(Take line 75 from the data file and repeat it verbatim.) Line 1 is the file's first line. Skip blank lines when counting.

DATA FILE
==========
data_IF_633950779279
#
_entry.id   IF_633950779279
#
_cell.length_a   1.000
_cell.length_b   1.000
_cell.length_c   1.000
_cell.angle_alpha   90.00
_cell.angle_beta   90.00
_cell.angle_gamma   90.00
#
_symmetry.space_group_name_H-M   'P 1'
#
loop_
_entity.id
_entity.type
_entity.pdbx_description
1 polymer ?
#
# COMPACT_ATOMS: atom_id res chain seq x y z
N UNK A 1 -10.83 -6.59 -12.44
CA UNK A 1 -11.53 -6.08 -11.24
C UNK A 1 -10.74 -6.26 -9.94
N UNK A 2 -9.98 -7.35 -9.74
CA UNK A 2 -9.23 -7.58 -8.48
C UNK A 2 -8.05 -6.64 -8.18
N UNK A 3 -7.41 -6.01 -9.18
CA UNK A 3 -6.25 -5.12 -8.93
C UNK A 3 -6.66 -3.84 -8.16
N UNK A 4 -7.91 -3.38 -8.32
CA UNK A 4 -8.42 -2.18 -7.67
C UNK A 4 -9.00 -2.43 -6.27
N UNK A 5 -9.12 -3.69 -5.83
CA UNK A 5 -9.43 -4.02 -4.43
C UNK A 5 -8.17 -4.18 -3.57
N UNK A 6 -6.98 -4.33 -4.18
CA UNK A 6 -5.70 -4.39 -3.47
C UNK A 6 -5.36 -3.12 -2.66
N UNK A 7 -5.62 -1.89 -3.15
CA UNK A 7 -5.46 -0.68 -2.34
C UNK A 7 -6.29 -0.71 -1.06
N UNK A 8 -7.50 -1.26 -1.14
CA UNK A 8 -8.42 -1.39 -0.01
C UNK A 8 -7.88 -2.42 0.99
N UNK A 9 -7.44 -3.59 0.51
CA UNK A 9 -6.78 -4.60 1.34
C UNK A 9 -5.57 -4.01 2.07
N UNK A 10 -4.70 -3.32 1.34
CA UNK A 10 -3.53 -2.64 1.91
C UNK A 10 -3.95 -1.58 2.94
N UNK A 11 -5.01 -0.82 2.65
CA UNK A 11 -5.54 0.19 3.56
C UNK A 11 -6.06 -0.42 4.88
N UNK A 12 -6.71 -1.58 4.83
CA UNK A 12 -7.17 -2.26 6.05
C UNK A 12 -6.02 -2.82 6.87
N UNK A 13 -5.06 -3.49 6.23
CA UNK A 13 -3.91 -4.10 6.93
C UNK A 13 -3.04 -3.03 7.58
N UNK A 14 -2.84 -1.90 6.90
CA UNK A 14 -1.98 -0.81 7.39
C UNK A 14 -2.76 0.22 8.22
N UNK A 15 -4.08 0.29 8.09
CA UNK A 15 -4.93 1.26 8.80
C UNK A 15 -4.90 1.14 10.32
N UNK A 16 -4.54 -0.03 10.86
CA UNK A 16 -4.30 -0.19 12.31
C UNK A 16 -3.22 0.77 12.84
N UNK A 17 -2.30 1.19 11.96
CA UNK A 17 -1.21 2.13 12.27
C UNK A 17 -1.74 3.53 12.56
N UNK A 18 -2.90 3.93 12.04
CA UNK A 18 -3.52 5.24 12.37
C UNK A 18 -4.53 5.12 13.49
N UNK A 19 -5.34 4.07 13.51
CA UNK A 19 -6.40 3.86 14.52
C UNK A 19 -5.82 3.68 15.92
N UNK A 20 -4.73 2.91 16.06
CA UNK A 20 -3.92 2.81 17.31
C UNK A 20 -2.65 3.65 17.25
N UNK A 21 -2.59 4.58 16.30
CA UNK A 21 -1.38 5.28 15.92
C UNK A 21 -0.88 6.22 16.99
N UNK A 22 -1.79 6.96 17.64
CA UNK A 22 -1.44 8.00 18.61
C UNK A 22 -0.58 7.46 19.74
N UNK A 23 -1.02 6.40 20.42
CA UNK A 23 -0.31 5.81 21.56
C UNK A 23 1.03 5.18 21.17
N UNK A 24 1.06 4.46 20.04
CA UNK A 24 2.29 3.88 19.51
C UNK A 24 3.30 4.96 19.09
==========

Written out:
N UNK A 19 -5.34 4.07 13.51